AS part of the Emancipation celebrations, the Emancipation Day Parade, which will be hosted at the National Park (as is the norm) will feature performances from many guest artistes, including renowned Reggae artiste, Luciano. With the release of his landmark CD in 1995, Luciano has emerged as one of the most important reggae singers in decades, and the greatest hope for roots reggae’s survival in the digital dancehall era.
Since that much-acclaimed release, Luciano’s music has been consistently praised for imparting sentiments of spiritual salvation, edi?cation, and humanitarian upliftment.
In these troubled times, Luciano’s engaging baritone voice resonates like a divinely ordained instrument, possessing the power to comfort souls from all walks of life.
Luciano is estimated to have made at least 40 albums; the prolific artist releases three (full- length) CDs per year.
“I have so much music and messages, that I cannot be holding it inside of me,” he declares. “From a management point of view, they would like to see me cooling out for a while, but if a bird doesn’t sing, tell me if that bird is happy?”
Music has run deeply throughout Luciano’s life. Born Jepther Washington McClymont on October 20, 1964 in Davey Town, a small community located atop a hilly region on the road to Mandeville in the central Jamaican parish of Manchester, Luciano was raised in the Adventist Church, and sang in the church choir.
His father, Arthur, passed away when Luciano was just 11 years old. He left behind a guitar he had built, and as Luciano recalls, “through those early years, I fell in love with the guitar and started to learn to play, which I realised was showing love and respect to my father.”
His beloved mother, Sophie, who struggled to raise Luciano and his eight siblings, is also a gifted singer.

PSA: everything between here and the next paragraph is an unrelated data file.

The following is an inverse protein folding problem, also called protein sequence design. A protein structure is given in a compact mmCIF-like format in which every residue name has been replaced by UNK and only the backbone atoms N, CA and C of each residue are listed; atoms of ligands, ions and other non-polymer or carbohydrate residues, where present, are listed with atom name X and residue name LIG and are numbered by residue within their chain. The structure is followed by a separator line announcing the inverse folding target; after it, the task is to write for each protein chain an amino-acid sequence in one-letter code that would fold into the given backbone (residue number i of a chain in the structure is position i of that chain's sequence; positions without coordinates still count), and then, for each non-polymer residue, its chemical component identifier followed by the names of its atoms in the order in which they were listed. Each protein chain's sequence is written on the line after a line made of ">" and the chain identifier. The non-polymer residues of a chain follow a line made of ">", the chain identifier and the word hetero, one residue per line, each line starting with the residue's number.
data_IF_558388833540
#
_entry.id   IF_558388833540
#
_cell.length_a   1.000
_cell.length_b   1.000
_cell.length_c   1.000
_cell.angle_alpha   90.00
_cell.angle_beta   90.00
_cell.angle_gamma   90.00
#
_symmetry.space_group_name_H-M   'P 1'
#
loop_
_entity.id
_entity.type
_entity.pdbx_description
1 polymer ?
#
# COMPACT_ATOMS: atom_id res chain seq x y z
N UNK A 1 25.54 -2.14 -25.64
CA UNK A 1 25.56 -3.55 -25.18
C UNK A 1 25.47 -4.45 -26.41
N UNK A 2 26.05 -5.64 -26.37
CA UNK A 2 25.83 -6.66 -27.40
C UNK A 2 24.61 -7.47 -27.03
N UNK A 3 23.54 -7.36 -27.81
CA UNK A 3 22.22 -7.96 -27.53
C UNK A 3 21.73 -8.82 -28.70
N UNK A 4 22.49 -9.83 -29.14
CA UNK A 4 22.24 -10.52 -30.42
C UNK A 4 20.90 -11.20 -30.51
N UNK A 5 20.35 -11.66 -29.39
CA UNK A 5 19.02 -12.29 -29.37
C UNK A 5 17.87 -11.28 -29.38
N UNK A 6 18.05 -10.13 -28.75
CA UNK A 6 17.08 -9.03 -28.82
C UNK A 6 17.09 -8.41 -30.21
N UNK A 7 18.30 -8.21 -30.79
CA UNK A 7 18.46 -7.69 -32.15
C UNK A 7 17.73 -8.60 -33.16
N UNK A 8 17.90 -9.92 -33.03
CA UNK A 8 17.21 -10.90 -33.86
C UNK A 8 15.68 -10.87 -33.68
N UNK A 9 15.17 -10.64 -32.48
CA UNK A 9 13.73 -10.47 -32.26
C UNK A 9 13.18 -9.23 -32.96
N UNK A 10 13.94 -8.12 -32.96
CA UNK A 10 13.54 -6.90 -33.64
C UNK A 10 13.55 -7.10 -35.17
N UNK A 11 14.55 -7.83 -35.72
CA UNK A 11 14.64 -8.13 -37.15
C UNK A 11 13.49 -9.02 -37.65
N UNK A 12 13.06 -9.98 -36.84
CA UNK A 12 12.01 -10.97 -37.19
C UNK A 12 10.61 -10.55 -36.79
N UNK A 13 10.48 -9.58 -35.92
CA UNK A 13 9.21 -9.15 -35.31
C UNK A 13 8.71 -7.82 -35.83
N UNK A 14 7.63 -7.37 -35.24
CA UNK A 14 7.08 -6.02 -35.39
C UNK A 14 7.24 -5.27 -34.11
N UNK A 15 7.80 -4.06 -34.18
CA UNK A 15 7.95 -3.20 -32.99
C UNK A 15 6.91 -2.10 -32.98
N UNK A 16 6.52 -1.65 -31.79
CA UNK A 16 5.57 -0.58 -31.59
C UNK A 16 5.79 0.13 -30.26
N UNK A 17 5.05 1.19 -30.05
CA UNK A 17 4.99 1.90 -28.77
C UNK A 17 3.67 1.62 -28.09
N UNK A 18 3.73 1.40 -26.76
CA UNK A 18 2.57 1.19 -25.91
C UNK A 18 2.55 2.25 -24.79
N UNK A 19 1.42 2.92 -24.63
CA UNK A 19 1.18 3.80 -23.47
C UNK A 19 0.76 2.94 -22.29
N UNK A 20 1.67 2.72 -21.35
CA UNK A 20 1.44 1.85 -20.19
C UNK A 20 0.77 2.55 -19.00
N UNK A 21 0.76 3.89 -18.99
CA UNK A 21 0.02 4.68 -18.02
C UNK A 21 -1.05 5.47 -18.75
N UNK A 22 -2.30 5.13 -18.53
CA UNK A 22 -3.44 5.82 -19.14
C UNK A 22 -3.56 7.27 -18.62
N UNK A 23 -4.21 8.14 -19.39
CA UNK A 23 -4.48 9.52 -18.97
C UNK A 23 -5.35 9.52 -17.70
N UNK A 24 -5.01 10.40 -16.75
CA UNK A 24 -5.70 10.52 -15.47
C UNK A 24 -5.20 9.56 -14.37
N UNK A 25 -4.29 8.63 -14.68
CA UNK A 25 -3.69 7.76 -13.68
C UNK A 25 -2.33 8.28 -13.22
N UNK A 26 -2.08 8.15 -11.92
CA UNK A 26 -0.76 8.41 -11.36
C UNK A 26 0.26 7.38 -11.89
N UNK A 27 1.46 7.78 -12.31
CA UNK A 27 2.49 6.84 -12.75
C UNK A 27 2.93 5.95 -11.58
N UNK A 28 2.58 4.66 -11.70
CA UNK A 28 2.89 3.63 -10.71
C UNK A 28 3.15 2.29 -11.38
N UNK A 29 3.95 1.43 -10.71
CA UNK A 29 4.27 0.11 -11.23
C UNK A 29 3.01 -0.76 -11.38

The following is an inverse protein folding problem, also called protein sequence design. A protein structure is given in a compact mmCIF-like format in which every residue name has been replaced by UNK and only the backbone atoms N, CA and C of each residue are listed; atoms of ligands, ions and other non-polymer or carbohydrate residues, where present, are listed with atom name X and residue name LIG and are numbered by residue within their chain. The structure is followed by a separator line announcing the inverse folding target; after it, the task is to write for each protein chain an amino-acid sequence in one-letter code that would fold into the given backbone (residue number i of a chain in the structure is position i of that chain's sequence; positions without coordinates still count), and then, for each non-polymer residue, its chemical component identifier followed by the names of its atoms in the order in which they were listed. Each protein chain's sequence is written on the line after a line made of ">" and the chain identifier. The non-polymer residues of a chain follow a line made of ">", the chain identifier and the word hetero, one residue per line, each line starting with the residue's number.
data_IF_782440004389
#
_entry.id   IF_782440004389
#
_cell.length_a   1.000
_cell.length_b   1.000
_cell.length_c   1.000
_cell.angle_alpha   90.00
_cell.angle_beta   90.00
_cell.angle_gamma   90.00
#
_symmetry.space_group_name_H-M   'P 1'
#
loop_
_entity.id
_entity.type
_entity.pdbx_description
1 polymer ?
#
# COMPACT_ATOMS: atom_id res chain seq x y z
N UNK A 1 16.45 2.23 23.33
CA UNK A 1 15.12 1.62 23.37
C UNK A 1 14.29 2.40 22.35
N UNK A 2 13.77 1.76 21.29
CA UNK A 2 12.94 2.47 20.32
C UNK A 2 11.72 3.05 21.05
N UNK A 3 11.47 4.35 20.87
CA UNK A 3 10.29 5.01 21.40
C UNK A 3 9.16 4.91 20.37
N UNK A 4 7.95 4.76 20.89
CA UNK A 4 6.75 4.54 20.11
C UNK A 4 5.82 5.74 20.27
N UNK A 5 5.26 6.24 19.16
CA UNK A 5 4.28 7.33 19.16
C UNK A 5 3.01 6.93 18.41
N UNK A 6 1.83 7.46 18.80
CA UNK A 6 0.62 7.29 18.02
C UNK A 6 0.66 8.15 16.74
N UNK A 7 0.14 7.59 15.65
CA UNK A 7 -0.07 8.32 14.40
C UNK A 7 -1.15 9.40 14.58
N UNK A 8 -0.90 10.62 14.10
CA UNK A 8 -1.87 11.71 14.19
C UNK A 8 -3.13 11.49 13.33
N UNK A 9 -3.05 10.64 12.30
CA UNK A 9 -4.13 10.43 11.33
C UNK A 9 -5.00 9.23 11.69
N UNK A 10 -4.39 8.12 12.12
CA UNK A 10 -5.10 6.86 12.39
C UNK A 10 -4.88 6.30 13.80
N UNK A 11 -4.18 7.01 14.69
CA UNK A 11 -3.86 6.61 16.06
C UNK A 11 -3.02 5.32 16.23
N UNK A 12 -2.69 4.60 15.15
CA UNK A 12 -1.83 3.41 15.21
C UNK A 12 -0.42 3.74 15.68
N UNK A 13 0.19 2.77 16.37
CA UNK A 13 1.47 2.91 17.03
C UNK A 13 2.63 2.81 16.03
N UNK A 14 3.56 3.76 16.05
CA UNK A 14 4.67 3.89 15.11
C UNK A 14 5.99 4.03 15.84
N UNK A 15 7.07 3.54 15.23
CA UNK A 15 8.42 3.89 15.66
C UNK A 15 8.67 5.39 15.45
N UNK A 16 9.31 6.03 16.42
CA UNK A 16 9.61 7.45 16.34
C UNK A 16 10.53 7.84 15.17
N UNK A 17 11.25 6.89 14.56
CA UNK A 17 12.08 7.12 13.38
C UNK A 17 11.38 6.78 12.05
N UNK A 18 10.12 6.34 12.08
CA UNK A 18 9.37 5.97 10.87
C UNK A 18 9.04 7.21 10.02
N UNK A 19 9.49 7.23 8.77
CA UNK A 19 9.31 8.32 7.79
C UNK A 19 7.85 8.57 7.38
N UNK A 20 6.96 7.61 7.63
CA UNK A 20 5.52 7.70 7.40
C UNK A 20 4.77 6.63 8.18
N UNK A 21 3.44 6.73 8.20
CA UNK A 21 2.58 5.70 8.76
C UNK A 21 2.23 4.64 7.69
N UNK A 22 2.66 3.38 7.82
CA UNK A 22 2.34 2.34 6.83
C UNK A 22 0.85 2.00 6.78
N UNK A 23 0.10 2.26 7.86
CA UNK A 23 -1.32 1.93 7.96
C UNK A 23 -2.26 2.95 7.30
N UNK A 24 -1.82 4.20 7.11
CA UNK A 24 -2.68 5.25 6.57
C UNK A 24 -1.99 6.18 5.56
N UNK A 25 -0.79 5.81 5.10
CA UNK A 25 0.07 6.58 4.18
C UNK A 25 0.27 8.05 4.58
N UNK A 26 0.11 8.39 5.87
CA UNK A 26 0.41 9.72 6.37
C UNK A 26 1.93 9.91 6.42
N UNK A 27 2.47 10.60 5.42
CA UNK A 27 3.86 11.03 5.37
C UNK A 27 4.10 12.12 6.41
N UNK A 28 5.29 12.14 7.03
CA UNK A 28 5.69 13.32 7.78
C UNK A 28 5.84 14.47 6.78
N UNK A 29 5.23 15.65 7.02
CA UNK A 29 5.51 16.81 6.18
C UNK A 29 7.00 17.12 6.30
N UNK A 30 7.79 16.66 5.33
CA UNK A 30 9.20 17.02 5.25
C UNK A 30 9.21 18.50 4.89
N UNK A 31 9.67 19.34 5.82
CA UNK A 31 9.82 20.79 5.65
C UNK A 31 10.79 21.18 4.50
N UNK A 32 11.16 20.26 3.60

As he grew older, Luciano sang in local youth clubs, and took the ‘mic’ at local sound-system dances.
In the late 80s, he arrived in Jamaica’s bustling capital, Kingston, hoping to transform his musical talent into a ?ourishing career. He sold oranges in the marketplace as a means of initially supporting himself, but when a drought restricted that year’s orange crop, he returned to Mandeville.
However, the music beckoned, so it wasn’t long before Luciano went back to Kingston, this time with even greater determination to succeed. He worked as an upholsterer by day, and at night he sought recording opportunities in various studios. It was suggested by one of his mentors, Homer Harris, that the name Jepther McClymont did not have the requisite charisma to propel the career of an aspiring entertainer; Jepther was (professionally) re-christened as Luciano. The name was also somewhat prophetic: “Luci” means bearer of light, and within a few years, Luciano would shine as one of the brightest lights in the Jamaican music constellation.
Said he: “Over the years, I have listened to other international icons like Stevie Wonder, Ray Charles, and Jim Reeves. By listening to all these great brothers, I have learned to appreciate other works, and see that there are no barriers in music. Although I am well known as a cultural reggae singer, I have an international message, and so I cannot deliver it just to reggae fans; I have to extend it to people from all walks of life.”